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Political Parties, Candidate Selection, and Quality of Government

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  • Aragón Fernando M.

    () (Department of Economics, Simon Fraser University, 8888 University Drive, Burnaby, BC V5A1S6, Canada)

Abstract

This article explores empirically the relation between political parties’ institutions and quality of government. I focus on procedures used to nominate presidential candidates given the importance of candidate selection in party politics. Using a panel dataset of Latin American countries, I find robust evidence of a positive relation between the use of democratic procedures, such as primaries, and quality of government. To shed light on the mechanism, I examine why parties use primaries. I find evidence suggestive that the results are mostly driven by the increase in political competition and candidates’ pre-electoral incentives.

Suggested Citation

  • Aragón Fernando M., 2013. "Political Parties, Candidate Selection, and Quality of Government," The B.E. Journal of Economic Analysis & Policy, De Gruyter, vol. 13(2), pages 783-810, August.
  • Handle: RePEc:bpj:bejeap:v:13:y:2013:i:2:p:783-810:n:20
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    References listed on IDEAS

    as
    1. Masayuki Kudamatsu, 2012. "Has Democratization Reduced Infant Mortality In Sub-Saharan Africa? Evidence From Micro Data," Journal of the European Economic Association, European Economic Association, vol. 10(6), pages 1294-1317, December.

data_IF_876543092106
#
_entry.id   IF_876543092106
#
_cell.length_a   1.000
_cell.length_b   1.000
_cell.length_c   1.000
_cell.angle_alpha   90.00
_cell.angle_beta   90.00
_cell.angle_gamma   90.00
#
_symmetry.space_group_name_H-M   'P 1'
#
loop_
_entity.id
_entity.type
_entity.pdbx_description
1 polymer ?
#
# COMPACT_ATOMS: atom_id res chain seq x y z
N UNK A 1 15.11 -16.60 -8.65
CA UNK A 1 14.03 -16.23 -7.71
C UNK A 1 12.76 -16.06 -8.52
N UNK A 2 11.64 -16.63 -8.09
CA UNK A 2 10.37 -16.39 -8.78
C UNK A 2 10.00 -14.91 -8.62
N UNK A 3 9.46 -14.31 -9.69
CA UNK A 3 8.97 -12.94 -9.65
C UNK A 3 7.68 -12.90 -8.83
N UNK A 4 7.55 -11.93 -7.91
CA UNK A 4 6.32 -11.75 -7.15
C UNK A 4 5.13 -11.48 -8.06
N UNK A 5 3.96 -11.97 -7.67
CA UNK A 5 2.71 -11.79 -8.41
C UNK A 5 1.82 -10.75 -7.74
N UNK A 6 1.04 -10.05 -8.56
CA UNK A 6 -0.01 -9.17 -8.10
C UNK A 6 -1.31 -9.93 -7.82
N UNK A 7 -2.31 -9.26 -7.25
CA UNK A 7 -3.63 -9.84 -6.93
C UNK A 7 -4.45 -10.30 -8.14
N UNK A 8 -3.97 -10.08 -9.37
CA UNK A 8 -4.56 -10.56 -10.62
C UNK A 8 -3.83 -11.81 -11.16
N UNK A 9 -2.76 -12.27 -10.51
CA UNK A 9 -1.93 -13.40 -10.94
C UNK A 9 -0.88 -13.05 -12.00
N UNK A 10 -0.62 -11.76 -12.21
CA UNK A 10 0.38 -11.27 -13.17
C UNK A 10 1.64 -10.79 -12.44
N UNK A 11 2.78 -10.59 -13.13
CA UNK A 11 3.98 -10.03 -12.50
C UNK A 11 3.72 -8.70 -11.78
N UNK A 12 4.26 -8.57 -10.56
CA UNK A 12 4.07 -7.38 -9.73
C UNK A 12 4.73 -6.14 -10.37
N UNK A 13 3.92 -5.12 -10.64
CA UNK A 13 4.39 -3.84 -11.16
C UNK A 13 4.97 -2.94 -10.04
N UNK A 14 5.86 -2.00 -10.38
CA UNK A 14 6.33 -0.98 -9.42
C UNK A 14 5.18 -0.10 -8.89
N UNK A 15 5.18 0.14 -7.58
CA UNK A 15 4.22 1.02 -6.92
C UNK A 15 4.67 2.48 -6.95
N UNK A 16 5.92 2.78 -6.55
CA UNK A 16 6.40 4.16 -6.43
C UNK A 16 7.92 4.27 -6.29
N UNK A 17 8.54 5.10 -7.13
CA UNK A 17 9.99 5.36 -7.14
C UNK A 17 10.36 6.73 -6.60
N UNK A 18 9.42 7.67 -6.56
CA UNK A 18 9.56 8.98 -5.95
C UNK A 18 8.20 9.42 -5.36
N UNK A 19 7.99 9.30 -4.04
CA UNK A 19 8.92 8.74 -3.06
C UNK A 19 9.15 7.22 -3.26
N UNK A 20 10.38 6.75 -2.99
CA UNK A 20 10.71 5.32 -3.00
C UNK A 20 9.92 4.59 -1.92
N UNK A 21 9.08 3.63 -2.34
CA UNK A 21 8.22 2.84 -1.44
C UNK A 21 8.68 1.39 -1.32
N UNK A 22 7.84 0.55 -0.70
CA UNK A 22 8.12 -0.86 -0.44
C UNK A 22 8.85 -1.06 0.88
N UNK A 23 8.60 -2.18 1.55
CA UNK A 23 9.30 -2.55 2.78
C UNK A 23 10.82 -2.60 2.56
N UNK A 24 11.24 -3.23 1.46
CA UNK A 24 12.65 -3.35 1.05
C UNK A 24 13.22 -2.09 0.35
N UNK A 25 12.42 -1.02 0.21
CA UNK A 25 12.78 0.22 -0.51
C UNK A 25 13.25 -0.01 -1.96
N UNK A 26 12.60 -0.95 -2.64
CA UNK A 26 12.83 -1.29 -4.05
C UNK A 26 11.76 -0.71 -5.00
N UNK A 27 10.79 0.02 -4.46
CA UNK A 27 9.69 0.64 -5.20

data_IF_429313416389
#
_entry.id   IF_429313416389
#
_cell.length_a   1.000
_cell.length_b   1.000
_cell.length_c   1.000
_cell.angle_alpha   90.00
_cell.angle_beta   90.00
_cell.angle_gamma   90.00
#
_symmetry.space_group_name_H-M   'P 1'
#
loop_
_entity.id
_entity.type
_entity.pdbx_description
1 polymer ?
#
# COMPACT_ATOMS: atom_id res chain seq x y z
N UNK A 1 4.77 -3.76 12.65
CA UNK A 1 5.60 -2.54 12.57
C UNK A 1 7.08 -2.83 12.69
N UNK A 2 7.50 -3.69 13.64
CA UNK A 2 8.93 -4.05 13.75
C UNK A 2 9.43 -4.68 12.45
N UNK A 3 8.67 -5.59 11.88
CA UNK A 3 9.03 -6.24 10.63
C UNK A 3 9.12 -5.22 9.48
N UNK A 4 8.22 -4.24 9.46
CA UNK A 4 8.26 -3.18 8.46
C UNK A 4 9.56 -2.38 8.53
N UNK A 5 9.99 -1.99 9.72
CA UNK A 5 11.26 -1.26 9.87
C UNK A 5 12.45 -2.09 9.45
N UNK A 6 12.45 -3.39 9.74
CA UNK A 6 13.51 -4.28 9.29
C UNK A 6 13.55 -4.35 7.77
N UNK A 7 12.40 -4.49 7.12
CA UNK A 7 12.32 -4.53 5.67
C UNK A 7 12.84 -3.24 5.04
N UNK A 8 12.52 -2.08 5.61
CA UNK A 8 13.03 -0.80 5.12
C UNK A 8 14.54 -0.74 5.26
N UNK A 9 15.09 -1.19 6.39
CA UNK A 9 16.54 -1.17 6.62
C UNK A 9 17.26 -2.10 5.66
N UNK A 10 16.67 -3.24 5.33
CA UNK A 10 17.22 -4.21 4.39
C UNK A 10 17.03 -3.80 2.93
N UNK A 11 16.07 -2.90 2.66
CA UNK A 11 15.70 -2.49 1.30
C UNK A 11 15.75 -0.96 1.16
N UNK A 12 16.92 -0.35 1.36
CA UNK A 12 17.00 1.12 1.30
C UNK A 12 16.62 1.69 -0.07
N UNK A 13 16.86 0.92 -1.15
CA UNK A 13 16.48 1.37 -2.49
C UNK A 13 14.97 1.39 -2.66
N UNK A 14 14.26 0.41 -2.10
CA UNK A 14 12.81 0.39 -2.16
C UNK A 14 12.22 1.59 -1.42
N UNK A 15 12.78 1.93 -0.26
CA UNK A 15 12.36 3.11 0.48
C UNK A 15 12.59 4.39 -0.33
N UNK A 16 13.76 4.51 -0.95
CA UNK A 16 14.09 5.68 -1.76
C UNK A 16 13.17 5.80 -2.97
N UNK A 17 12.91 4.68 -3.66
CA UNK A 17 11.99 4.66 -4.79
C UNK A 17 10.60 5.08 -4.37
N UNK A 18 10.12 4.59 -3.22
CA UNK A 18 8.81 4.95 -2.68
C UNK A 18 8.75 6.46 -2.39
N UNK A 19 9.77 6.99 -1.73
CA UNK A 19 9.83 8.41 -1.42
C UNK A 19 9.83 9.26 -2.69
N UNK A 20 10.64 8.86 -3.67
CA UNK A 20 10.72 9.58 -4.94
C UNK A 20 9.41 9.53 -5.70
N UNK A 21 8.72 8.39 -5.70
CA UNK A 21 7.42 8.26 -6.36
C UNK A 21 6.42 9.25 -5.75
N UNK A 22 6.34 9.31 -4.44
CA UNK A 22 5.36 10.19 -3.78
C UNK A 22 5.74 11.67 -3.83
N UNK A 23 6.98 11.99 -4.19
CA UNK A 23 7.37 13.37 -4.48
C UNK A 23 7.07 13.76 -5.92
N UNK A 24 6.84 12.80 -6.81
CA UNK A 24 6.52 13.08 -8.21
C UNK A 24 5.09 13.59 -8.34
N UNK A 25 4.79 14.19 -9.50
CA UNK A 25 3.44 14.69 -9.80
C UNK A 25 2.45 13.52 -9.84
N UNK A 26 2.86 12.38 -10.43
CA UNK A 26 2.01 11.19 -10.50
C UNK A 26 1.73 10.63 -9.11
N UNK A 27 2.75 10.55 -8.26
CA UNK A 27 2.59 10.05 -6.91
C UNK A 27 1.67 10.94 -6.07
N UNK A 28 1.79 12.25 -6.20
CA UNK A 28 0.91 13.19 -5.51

2. Nicolas Sahuguet, 2010. "Party Organization and Electoral Competition," Journal of Law, Economics, and Organization, Oxford University Press, vol. 26(2), pages 212-242.
    3. Klumpp, Tilman & Polborn, Mattias K., 2006. "Primaries and the New Hampshire Effect," Journal of Public Economics, Elsevier, vol. 90(6-7), pages 1073-1114, August.
    4. Jackson, Matthew O. & Mathevet, Laurent & Mattes, Kyle, 2007. "Nomination Processes and Policy Outcomes," Quarterly Journal of Political Science, now publishers, vol. 2(1), pages 67-92, March.
    5. Bernard Caillaud & Jean Tirole, 2002. "Parties as Political Intermediaries," The Quarterly Journal of Economics, Oxford University Press, vol. 117(4), pages 1453-1489.
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    More about this item

    JEL classification:

    • H11 - Public Economics - - Structure and Scope of Government - - - Structure and Scope of Government
    • H80 - Public Economics - - Miscellaneous Issues - - - General

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